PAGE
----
Topic: Intel 8085-based SBC, Revision 2
Date:  2011 OCT 29
Update 2016 MAY 18
I thought the EAGLE files for this project had been lost, but recently recovered them from backup disks. They have been uploaded to GitHub and released under the GNU GPL v3 license for free use.
After discussing the 8085 SBC with John Wilson of D-Bit, I decided to revise my SBC board layout. The changes are significant, but do not break compatibility with the original SBC design, though the original design does require a few modifications to make it more or less software and hardware compatible with the second revision. Here’s the full schematic for the Rev. 2 board, along with an image of the board layout:
The biggest change in the second revision is in the onboard memory devices: the second revision board now supports a full 64K of memory on-board! The board is arranged in a similar way to the first revision, with a static RAM in the top 28-pin socket and a ROM in the bottom socket. This revision uses a 62256 32K x 8 SRAM for system RAM. The lower “ROM” socket is jumper selectable for 8/16/32K EPROM or EEPROM or a second 62256 SRAM. Since the /WR line is provided at the socket, it should be possible to use SRAM, EEPROM or FeRAM at this location, making it possible to write a ROM monitor that can update itself in-board.
With the possibility of the entire memory address space being filled by on-board devices, I decided to include a bus signal to disable the onboard memory devices. This is present as /MASK on pin 12 of the expansion connector. It’s pulled up on the SBC since it is active low. When pulled low, it disables both of the NAND gates that make up the memory address decode circuit, allowing external memory devices to map part (or all, if one so desired) of memory space. While this isn’t as useful in the context of an embedded SBC, it does allow for the possibility of the use of the 8085 SBC as the base building block for a full system; for example, a small CP/M box.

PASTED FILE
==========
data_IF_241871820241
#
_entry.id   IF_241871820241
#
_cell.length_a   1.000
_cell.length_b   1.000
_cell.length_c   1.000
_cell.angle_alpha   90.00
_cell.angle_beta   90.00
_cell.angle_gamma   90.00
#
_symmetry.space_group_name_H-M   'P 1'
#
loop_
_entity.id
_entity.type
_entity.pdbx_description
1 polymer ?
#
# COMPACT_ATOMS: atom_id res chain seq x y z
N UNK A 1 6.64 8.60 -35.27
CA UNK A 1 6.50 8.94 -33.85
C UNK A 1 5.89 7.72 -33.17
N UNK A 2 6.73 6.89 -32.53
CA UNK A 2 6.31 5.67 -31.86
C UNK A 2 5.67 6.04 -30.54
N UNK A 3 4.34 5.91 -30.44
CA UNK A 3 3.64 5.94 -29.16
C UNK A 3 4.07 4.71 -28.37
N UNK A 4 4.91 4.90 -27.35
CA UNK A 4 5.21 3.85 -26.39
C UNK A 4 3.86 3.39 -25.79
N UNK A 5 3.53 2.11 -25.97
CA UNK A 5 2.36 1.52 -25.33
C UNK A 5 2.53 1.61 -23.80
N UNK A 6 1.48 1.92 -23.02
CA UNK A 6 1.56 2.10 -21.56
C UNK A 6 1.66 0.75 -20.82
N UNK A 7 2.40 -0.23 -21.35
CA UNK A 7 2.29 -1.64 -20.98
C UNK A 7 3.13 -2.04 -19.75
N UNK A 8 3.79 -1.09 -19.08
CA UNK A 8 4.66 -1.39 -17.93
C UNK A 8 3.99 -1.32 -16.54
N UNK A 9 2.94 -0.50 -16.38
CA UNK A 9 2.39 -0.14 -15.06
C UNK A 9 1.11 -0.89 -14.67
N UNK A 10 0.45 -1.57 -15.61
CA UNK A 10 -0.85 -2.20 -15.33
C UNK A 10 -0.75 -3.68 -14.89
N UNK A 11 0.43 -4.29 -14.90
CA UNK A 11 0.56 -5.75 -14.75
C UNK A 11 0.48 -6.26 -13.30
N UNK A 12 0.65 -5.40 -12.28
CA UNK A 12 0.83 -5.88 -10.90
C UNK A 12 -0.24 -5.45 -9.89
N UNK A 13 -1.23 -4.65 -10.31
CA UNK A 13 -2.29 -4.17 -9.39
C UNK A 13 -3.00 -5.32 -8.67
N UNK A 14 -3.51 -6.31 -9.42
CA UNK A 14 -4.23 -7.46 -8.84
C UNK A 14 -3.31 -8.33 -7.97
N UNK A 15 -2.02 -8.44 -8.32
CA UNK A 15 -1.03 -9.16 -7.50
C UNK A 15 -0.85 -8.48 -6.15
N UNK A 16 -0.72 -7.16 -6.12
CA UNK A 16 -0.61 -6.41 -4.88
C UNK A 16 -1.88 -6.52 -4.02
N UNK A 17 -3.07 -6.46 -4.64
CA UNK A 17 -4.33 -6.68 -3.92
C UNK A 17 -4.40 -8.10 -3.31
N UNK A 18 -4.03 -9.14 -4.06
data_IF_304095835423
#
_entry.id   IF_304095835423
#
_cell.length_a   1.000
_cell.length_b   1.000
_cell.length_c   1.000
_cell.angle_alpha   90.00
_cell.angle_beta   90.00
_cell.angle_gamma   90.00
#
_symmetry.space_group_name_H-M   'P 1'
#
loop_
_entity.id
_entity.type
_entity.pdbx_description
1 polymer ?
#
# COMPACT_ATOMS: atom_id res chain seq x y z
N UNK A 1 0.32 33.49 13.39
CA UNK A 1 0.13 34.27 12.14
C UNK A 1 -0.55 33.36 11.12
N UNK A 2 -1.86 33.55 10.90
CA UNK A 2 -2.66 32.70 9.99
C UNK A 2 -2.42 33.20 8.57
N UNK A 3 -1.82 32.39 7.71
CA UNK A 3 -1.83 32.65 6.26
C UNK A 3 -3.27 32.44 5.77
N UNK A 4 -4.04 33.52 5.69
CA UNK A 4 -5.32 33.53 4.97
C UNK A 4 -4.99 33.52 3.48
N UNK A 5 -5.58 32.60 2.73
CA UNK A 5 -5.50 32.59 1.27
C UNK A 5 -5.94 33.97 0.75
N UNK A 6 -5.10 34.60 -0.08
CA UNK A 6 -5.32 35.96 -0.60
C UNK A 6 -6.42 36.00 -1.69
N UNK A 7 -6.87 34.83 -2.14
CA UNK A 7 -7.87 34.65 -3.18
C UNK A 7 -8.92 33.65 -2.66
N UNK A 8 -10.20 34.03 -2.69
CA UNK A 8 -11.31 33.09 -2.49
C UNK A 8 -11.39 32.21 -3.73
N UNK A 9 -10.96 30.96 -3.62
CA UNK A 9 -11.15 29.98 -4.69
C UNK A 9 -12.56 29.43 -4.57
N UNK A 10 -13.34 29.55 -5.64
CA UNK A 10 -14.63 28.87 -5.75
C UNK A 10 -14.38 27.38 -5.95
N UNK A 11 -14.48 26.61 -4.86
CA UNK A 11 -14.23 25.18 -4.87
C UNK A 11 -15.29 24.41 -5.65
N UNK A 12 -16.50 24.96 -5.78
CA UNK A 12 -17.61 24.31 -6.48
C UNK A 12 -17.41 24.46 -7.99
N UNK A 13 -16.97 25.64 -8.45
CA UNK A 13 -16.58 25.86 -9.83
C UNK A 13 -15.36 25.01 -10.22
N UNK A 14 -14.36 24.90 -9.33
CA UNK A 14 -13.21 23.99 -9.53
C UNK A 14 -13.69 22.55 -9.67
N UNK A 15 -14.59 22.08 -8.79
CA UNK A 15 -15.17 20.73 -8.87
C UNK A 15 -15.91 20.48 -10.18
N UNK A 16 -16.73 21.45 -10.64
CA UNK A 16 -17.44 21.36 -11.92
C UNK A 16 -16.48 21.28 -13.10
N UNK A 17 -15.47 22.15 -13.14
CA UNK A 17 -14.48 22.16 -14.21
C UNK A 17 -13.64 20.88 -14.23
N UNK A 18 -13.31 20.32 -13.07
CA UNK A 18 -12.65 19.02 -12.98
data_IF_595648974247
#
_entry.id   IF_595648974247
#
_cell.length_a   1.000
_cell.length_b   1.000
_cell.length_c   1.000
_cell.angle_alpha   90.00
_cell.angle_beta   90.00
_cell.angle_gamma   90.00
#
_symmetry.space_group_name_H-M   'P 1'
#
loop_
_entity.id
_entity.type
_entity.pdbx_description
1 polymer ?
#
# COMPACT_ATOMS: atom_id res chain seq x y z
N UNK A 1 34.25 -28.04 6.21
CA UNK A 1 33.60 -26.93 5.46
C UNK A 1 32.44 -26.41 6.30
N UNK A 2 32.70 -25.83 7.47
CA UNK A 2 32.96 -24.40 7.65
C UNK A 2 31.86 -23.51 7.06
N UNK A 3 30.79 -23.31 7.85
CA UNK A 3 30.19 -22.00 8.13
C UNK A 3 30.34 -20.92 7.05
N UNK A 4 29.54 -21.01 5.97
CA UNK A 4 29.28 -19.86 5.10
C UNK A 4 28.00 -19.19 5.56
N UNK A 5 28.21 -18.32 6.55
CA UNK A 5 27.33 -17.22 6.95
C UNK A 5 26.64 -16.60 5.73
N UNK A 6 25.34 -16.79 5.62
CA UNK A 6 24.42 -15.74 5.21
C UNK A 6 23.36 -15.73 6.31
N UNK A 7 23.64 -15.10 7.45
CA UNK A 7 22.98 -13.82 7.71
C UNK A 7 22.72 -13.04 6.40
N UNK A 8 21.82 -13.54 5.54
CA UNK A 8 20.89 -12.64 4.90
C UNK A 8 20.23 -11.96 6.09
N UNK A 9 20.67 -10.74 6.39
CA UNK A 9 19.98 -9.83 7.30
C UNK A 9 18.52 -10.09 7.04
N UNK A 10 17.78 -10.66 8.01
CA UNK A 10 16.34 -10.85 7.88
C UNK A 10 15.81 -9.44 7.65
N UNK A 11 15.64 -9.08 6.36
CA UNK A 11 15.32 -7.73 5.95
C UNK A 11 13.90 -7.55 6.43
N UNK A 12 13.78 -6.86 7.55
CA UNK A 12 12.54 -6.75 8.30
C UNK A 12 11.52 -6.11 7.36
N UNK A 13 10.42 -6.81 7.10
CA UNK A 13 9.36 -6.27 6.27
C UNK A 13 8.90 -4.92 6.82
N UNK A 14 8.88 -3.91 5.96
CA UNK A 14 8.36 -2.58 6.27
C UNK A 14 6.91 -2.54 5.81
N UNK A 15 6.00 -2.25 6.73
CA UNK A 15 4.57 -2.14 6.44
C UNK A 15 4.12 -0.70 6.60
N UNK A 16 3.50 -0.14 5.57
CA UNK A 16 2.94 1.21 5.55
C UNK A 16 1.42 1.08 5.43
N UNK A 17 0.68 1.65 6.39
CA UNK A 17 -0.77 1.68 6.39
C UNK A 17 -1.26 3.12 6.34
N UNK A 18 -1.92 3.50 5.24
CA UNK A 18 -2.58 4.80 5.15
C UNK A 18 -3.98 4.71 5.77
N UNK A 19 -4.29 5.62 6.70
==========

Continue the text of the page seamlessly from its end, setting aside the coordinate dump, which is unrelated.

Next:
Aside from the changes to the SBC’s memory structure and decode circuitry, I brought the RES_OUT signal from the 8085 to the bus, on pin 11 (rather than pin 4 as seen in the Scrolling LED Display Writeup), thickened the traces to 0.16”, and added two Molex KK-100 headers at the top edge for power and external reset. These connectors should make it easier to use the 8085 SBC as the base board in a stack. I also pulled up /RD and /WR for use with non-volatile writable memory devices (battery-backed SRAM, EEPROM, FeRAM, et c.). Another power supply bypass tantalum was added at the bottom of the board, next to the expansion connectors. Possibly the most important mechanical change is the addition of 1/4” corner mounting holes to permit PC/104 style board stacking!
I broke with tradition on ordering the prototype board for this run, and switched from PCB-Pool to DorkbotPDX’s PCB Order Service. They offer short-turnaround pooled PC board prototype runs at a low cost…a very low cost. Double sided boards are $5.00 per square inch, lead free, with solder mask and silkscreen on both sides. The $5.00 includes all setup and shipping and gets you three copies of your design. They can accept several filetypes, including EAGLE CAD PCB files. I’ve been very impressed with their service, and also appreciate that the boards are made in the USA. Here’s a look at the assembled Revision 2 prototype PCB from DorkbotPDX:
Excellent work! Although it’s not specced for their PC board orders, all of my prototype runs through DorkbotPDX have come with gold-plated pads. The purple solder mask is a bit of a change from the typical green, but looks good with gold pads and white silkscreen. These boards originally came with tabs along the edges where they’d been connected to other boards. They were easily removed with cutters and smoothed over with a small, flat hobby file. I’d definitely recommend DorkbotPDX for any small prototype boards you need!
The board is shown with a Cypress 70 nS CY62256 SRAM installed, along with an Atmel AT29C256 EEPROM. The various jumpers near the EEPROM determine a few signals that the 28-pin “ROM” socket receives, and are currently jumpered for a 32K EPROM/EEPROM. As you can see, this board was stuffed with a full-size quartz oscillator crystal…I plan on swapping it out for a short-can crystal so that it doesn’t interfere with the board above it when stacked. Speaking of stacking boards, the Serial/Parallel IO board is in the works, with a prototype already having been wire-wrapped – keep an eye out for updates on progress!
The Revision 2 prototype boards worked perfectly! After modifying the top-of-stack address for my SOD LED Flash Test and burning it to ROM, the SOD pin was observed to change state regularly with a logic probe. Success! Now to get on writing that ROM monitor…